Speaking at the closing ceremony held last week, Iranian-British director Hassan Nazer said, “Winning the audience award at EIFF means everything to me. I have been working towards this since I decided to become a filmmaker. I make films for the audience and will continue to do so.”
He added, “It’s a great thing to be part of an ethnic minority living in Scotland where your vision is a mix of your background and new home. My aim is to always tie my cultures together and celebrate diversity through cinema. I’m very thankful our work has been recognized by Screen Scotland and EIFF.”
The story of the film is set in a deprived area of a small Iranian town where children are required to work to help support their families. Nine-year-old Yahya is one such child, his little hands scouring through massive piles of junk in search of hidden treasures. One day, Yahya strikes literal gold by finding an unclaimed Oscar statue, the curious item leading the boy into an adventure-filled journey.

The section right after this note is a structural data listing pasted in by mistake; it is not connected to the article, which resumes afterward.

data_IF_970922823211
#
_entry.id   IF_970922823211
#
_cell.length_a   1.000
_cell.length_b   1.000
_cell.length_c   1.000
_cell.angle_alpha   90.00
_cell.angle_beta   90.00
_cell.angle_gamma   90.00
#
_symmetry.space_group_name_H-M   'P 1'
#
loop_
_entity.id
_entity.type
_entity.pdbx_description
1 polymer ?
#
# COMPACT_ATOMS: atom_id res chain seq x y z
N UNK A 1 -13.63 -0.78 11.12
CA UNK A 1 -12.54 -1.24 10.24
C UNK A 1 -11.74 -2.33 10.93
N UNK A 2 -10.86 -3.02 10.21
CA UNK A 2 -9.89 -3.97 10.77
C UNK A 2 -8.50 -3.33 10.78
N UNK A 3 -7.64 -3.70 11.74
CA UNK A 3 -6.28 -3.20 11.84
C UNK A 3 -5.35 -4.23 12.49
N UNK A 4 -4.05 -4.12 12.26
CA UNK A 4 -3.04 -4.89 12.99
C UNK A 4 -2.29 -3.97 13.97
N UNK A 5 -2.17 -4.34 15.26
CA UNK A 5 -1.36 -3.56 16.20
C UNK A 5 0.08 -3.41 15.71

The award for best feature was given to “A Cat Called Dom” by Scottish animators Will Anderson and Ainslie Henderson.
Albeit framed as a film for Will’s mother, we too are invited to witness how Will deals with the grief of his mother’s cancer. The duo work on their animations and face the frustrations of trying to make this documentary. Whilst alone, Will turns to DOM, the animated cat that lives on his laptop screen.
The jury composed of Gaylene Gould, Rosie Crerar and Sarah Winman awarded Maha Haj’s brilliantly realized black comedy, “Mediterranean Fever”.
The film is about Waleed who dreams of a writing career while suffering from depression. He develops a relationship with his neighbor - a small-time crook. While the scheme turns into an unexpected friendship, it leads them into a journey of dark encounters.